Then help everyone mix one color at a time, and paint their 3 areas. Remind them that the large on is going to be the background. The other two areas will be cut off and cut again into shapes to make a design next week after the paint has completely dried.

 Use the Pinterest section above to talk about the artist, Henri Matisse.

Explain how he made shapes with paper and scissors. Matisse also simplified and exaggerated the shapes to make them expressive. Color was a huge part of his expression in these works.

Standing paint tubes up if they have a big flat cap, looks nice, but they fall over into your palette and make messes easily. Just let them lay flat on the table
Once students get going, take a quick break and explain how to clean brushes.

There are two cleaning methods:

  1. Cleaning while you’re working

  2. Cleaning after you’re finished

1. – Wipe-Wash-Wipe (WWW) is how we clean a brush during painting, using a water tub. First you Wipe as much paint off as you can (this keeps your tub cleaner, and prevents so much paint from going into the sink drain), then Wash in the water tub. Finally, Wipe again to dry the brush because we don’t want the leftover water making out paints runny.

2. – Super Wash at the end of class under RUNNING WATER in the cleanup sink. You should get the group to follow you to the sink and watch you demonstrate Super Wash (3 or 4 at a time so they can see).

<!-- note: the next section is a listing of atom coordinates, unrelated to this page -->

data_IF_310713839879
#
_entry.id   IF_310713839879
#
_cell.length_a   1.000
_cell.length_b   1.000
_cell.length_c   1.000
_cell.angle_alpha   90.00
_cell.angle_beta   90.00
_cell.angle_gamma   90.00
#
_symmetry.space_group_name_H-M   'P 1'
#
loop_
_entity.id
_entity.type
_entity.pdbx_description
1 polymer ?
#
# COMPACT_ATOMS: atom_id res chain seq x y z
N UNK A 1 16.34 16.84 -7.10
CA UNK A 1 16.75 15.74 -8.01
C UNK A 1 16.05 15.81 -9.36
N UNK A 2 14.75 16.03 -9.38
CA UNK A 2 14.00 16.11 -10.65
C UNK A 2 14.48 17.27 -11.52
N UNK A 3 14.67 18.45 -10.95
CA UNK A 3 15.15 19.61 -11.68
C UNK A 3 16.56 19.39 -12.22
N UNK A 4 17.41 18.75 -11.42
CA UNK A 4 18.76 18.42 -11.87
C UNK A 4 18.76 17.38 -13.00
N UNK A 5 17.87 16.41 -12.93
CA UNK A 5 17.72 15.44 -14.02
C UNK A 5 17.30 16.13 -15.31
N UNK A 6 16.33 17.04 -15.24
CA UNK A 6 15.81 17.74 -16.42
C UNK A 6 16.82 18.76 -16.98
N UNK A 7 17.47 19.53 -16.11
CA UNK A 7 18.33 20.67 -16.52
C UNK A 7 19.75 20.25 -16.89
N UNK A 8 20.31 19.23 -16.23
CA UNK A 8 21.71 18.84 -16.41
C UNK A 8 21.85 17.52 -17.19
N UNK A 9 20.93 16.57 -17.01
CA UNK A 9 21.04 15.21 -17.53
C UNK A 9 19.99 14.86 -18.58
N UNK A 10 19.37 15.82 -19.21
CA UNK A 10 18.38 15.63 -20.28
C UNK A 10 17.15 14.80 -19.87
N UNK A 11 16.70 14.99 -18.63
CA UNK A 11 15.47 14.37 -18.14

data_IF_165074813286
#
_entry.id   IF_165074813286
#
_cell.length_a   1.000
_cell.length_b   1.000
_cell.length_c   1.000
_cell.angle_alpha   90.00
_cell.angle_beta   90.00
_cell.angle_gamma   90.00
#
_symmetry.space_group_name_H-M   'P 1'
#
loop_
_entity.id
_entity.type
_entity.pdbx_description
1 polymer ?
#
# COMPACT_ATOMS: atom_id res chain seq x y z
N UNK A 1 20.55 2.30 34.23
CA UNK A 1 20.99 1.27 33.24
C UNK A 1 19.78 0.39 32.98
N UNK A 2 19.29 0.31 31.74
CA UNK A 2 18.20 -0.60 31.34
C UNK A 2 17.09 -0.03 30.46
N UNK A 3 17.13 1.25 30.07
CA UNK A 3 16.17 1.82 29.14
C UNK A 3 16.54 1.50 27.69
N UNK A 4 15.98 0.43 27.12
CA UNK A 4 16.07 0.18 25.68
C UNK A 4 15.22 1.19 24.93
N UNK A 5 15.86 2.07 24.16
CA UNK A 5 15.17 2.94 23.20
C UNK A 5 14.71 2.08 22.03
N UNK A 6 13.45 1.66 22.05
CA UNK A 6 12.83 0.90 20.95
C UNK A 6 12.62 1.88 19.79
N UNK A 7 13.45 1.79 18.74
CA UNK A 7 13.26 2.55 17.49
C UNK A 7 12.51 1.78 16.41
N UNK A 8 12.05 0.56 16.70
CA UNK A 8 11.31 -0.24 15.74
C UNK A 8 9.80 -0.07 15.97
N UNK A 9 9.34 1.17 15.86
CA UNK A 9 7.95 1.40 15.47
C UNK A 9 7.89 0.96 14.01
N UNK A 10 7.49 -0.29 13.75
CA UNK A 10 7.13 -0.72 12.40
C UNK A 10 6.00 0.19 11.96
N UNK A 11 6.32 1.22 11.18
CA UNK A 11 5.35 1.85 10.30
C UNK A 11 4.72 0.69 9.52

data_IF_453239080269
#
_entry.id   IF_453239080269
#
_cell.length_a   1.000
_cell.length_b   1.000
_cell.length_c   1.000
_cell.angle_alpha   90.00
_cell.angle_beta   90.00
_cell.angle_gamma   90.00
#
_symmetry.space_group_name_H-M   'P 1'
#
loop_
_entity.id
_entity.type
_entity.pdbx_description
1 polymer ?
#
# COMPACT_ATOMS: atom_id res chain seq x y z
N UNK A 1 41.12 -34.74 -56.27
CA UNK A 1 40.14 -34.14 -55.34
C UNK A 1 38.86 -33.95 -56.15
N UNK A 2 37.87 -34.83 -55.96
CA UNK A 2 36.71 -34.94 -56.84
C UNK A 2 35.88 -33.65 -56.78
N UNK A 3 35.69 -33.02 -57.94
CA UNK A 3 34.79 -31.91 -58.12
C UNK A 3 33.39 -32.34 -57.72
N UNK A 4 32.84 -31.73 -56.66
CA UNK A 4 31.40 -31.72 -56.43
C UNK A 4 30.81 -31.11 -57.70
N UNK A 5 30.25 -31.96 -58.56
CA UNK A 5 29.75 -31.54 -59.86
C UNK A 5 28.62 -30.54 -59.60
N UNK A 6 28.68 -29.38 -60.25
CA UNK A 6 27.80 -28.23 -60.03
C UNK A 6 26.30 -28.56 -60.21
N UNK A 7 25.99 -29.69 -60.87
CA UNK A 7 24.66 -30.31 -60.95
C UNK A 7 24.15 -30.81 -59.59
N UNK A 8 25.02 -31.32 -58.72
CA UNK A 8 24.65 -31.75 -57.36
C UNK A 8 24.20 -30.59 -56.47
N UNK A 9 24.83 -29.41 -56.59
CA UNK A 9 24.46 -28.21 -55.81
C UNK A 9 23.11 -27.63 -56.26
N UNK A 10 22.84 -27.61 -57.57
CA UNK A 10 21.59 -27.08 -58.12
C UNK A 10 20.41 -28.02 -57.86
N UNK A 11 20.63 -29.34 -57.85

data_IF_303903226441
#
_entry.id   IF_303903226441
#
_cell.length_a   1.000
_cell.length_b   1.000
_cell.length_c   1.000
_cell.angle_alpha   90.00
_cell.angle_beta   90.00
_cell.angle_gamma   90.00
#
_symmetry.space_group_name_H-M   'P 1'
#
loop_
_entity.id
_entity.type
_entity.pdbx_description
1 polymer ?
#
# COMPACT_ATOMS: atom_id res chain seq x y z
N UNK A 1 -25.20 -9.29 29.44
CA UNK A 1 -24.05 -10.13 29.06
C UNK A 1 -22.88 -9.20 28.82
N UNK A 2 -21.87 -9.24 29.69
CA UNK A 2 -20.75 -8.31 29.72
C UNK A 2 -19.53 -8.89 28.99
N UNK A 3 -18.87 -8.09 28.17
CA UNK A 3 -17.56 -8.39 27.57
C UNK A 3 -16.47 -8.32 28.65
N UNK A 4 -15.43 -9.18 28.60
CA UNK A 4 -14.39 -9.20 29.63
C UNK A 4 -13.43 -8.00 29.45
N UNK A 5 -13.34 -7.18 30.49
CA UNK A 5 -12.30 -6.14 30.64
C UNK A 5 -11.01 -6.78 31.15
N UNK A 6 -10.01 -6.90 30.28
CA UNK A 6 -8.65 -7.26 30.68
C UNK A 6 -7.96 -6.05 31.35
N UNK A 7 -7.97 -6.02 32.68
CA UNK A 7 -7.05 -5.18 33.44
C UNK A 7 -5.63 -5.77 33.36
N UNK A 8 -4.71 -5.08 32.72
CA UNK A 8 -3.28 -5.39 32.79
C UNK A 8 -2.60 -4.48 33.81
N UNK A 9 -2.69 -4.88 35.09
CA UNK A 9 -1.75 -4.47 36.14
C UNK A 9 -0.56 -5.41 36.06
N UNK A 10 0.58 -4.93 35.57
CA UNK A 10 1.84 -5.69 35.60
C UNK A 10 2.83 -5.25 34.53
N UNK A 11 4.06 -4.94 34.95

• Wipe your paint onto a paper towel instead of putting into water.
  • Wash your brush by firmly tapping (not jamming) the bristles on the bottom of the water tub
  • Wipe your brush off to dry it so you don’t get water in your paint.

Use this button to jump down to the preparation section.

STEP 5. Clean Up

Everyone helps
5 Minutes


  • Paper Towels
  • Cleaning wipes
  • Sink
  • Waste baskets
  • Well-lit spot for photos
  • Camera or phone-camera
Students set up their work area.

  • Wash hands
  • Super-wash brushes!!
  • Put art supplies away
  • Wipe tables & toss trash
  • Remove any smocks (last)
  • Check for items on floors and tables
Try to get photos of your student’s artwork. Find a good spot for quick lighting without highlights or shadows from your hands and device. Ideally in-between two strong lights on each side.
Make sure you see the kids connect with parents and tell them about the class if you can!
Use this button to jump down to the preparation section.


The information you need to make your lesson work



This lesson provides understanding



This lesson shows application and movement


Self Expression

This lesson allows personal freedom


  • Practice and improvement  mixing single-pigment colors & designing with shape & color
  • Understanding how tube colors work together on a palette
  • Accomplishment in finishing a collage artwork
  • Fulfillment choosing and inventing colors and designs